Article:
Arsenal are due another great night in Europe

Why tomorrow evening matters

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It’s been too long… Arsenal’s last Euro trophy was 25 years ago.

It was interesting to see some criticism of Arsenal for releasing provisional plans for a parade of the UEFA Cup trophy the evening after the final (in the event of winning), with fans of other clubs (and even a few Arsenal supporters) considering it smalltime, and Chelsea not planning any such event.

Granted, the European Cup - now rebranded as the Champions League – ironically being competed for this weekend by two clubs who have not won their domestic championship for 29 and 58 years - is a more prestigious trophy. However, it should be remembered that two of the greatest nights in Arsenal’s history were their winning the two European trophies they have secured – the Fairs Cup in 1970 and the (now defunct) Cup Winners’ Cup in 1994. None of those who were there on either night will forget how important they felt then.

Baku is also important. The club have had three losing finals in UEFA competitions since 1994 (one in each of the three that existed between 1972 and 2000), all lost narrowly, in painful fashion, as was their other European final against Valencia before that, in 1980.

It’s particularly cruel that two of those four fruitless finals were decided from the lottery of penalty shoot-outs. With more fortune, the club could have doubled their Euro trophy tally. Once you go to spot kicks though, you are in the equivalent of a South African online casino list. Amongst the Arsenal players that missed in final shoot outs are legends such as Liam Brady and Patrick Vieira. Davor Suker is nowhere near being a club legend, but had a reputation for scoring from penalties, yet even he failed to convert in the 2000 shoot-out. There is no question that drama surrounds the Gunners in Euro finals. And in all likelihood, tomorrow evening, whatever the result, will follow suit.

The main thing though is that Arsenal need to break this streak of losing finals. 1995 v Real Sociedad, 2000 v Galatasaray and 2006 v Barcelona. Three finals in 12 seasons at least gave supporters some memorable nights en route to those games, but the last 12 seasons have seen pretty thin pickings, as Arsenal largely disappeared off the map in terms of credible continental campaigns.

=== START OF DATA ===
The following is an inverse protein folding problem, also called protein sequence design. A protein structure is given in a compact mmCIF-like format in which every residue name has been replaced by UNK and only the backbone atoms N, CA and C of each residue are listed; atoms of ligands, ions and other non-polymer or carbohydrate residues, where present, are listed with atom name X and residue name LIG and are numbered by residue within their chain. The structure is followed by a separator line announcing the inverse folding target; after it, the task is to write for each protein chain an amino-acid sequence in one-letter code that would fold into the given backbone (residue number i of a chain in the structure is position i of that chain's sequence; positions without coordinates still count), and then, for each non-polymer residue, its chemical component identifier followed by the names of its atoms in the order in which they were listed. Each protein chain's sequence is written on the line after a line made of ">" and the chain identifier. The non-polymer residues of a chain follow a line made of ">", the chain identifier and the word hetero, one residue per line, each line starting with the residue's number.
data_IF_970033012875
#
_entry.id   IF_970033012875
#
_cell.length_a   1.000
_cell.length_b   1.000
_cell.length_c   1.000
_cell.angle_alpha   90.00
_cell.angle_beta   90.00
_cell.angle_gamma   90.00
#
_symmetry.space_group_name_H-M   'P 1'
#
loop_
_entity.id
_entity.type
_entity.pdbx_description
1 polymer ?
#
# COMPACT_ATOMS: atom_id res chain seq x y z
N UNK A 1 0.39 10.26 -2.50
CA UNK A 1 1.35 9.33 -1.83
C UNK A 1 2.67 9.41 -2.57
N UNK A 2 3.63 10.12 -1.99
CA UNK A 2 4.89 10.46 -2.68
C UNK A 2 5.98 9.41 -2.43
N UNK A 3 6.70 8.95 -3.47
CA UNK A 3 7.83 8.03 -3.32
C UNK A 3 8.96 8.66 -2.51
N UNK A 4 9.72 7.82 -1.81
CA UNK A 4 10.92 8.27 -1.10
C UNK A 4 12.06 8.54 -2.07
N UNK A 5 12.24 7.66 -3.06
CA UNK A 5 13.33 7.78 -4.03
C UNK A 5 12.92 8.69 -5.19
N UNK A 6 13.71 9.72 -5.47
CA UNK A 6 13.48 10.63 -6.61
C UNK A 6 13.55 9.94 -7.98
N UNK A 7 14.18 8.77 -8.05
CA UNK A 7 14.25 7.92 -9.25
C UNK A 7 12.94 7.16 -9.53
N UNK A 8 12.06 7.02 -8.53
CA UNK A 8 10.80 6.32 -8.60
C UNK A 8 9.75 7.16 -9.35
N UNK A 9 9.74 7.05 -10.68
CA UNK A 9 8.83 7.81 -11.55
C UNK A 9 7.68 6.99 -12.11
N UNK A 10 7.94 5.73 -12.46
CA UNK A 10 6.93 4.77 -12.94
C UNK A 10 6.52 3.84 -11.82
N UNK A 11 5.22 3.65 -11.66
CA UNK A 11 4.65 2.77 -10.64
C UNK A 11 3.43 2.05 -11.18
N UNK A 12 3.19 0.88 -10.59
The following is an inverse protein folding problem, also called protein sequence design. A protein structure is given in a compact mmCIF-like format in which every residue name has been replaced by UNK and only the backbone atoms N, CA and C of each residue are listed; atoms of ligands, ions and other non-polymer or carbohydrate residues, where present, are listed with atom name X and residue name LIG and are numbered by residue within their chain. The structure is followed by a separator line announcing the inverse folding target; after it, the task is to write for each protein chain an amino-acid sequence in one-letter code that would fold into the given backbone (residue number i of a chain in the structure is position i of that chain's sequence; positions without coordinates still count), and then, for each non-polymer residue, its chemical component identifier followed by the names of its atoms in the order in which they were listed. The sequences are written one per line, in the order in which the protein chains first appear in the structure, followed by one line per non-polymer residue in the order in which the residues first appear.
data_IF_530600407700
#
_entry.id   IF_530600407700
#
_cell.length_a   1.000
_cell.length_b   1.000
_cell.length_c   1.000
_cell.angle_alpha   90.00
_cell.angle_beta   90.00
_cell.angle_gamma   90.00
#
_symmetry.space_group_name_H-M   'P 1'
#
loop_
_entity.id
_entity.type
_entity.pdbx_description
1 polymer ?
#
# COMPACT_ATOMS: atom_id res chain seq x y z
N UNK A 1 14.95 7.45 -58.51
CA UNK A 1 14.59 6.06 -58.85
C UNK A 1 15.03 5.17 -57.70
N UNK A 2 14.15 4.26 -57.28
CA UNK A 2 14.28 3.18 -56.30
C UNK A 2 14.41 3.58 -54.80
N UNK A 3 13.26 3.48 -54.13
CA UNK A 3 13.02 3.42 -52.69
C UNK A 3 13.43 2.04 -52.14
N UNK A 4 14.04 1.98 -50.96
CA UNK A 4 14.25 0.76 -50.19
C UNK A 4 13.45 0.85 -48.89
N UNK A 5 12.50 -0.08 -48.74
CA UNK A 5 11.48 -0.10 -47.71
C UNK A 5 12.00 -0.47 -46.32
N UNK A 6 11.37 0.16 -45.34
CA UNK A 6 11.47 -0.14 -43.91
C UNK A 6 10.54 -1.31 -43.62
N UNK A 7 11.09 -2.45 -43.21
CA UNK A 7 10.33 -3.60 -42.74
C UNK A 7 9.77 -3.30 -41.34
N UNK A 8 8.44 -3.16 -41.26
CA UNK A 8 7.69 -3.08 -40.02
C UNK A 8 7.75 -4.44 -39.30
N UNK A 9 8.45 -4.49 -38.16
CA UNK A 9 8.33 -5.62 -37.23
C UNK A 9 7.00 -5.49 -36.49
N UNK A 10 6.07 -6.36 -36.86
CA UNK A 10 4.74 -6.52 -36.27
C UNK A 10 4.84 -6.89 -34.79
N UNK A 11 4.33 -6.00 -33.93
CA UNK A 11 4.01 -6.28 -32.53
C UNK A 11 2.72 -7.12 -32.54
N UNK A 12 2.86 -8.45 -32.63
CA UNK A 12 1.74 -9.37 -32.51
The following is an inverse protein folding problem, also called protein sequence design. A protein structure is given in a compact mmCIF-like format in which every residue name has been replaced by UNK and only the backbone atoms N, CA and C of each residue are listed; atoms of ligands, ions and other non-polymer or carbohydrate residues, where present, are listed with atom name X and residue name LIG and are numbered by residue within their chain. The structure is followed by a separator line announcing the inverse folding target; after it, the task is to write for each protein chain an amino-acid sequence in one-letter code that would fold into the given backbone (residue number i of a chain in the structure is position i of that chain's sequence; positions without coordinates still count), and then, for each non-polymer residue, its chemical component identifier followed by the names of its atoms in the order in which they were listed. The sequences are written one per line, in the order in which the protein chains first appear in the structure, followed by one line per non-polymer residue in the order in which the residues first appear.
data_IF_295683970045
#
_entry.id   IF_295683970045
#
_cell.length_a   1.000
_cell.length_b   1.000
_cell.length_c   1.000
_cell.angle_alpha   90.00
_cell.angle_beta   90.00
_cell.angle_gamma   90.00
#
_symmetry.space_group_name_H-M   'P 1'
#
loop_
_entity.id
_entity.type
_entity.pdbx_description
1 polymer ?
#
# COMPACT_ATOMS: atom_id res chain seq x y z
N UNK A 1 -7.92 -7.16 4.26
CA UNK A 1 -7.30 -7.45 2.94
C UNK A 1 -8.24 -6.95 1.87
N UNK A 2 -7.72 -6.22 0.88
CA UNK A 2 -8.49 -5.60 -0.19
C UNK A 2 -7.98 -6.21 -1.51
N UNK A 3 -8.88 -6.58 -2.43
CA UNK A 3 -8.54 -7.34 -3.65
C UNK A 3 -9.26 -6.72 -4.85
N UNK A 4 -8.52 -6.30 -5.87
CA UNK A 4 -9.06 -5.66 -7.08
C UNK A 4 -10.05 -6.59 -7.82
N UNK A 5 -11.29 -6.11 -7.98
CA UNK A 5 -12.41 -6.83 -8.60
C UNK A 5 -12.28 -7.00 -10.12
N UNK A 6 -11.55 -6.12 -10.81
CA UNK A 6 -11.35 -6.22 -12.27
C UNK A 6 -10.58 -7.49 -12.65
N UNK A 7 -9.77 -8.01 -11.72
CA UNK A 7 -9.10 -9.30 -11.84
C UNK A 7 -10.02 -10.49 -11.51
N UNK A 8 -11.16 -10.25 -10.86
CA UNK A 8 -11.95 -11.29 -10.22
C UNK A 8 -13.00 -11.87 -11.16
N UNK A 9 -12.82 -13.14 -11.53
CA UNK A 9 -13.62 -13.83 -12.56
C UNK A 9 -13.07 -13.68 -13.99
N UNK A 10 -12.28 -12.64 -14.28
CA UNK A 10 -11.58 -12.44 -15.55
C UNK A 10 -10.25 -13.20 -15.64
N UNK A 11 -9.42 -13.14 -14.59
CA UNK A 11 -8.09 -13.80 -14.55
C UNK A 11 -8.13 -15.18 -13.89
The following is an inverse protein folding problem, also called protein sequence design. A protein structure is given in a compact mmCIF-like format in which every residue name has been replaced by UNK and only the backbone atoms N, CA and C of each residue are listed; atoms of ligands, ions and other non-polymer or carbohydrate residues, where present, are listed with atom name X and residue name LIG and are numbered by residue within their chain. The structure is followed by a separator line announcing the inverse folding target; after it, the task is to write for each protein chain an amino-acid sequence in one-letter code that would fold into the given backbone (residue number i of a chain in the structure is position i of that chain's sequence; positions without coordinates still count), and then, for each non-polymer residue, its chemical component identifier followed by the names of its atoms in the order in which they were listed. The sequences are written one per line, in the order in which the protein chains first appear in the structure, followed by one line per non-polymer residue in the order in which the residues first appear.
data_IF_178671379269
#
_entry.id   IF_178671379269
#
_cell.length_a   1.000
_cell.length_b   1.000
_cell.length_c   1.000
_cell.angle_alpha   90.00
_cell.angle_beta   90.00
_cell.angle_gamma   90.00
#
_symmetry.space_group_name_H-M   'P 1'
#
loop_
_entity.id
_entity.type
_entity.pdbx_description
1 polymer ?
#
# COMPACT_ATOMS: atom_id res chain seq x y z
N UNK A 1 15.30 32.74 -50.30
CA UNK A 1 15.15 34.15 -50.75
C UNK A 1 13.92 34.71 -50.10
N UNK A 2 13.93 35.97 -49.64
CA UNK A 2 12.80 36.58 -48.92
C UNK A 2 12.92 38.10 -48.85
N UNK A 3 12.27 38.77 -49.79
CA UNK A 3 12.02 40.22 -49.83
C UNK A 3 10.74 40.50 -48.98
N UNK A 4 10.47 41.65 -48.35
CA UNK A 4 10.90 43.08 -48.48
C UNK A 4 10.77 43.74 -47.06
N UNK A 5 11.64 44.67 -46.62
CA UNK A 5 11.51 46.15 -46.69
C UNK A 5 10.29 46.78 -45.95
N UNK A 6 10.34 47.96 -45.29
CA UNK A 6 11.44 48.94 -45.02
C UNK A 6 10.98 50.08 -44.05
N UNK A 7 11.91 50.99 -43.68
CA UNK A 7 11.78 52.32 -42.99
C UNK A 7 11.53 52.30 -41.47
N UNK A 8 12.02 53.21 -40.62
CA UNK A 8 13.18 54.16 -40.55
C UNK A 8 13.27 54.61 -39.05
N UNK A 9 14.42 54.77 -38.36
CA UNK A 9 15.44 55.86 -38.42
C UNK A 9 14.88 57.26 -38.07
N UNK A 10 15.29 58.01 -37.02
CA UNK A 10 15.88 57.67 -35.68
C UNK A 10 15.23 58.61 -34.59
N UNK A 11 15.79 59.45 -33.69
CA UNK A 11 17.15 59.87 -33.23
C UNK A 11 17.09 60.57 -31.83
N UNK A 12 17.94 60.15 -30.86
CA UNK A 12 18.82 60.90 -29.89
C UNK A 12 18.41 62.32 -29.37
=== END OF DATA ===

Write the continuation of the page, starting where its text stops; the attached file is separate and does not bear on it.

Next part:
And of course, there is the small matter of what is at stake aside from a European trophy. Having failed to secure Champions League football via a top four finish, financially, Arsenal need more income to accelerate a difficult rebuilding process, a consequence of the mismanagement that characterized the latter years of the Wenger / Gazidis era, with big players allowed to wind down their contracts to the point where the club could not sell them on for their true value, accompanied by some poor spending on new arrivals.

In fairness to Unai Emery, given the hotpotch of a squad he inherited and the misfortune to lose two key defenders for the majority of the season, it would have been an against the odds achievement to land a top four place in his first shot at it (which is why he will be given another year). However, the Europa League is a competition he seems to have mastered, remarkably winning it with Sevilla in each of his previous three attempts to win this trophy.

More than that though, the scars of the past for Gooners need some healing. The aforementioned European final defeats hurt badly and for many still do. Perhaps because all were lost narrowly. Perhaps because Arsenal’s status as a big club is undoubtedly compromised by their relative lack of trophies on the European stage.

So yes, perhaps for Chelsea, this is not such a big deal. There is no arguing with the reality that they have won more silverware than Arsenal in Europe, including three trophies since the Gunners’ last successful continental campaign.

But Arsenal fans shouldn’t concern themselves with Chelsea’s attitude to the Europa League. The reality is that all their success since 2003 is something that Arsenal could have probably superseded were they to have enjoyed the same amount of finance being pumped in by an oligarch owner. So comparisons aren’t valid.

Let us hope that the reality that the final means more to Arsenal - for two big reasons - results in a winning performance and big celebrations in the Highbury area on Thursday evening.

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  1. Pauljames

    May 28, 2019, 10:58 #113911

    With a little more luck we could have won all six of our previous finals, so let’s hope we are due a bit tomorrow night, though having said that we had our fair share in Copenhagen as I remember! I’m relying on Unai to get selection and tactics right, if he does our chances are good .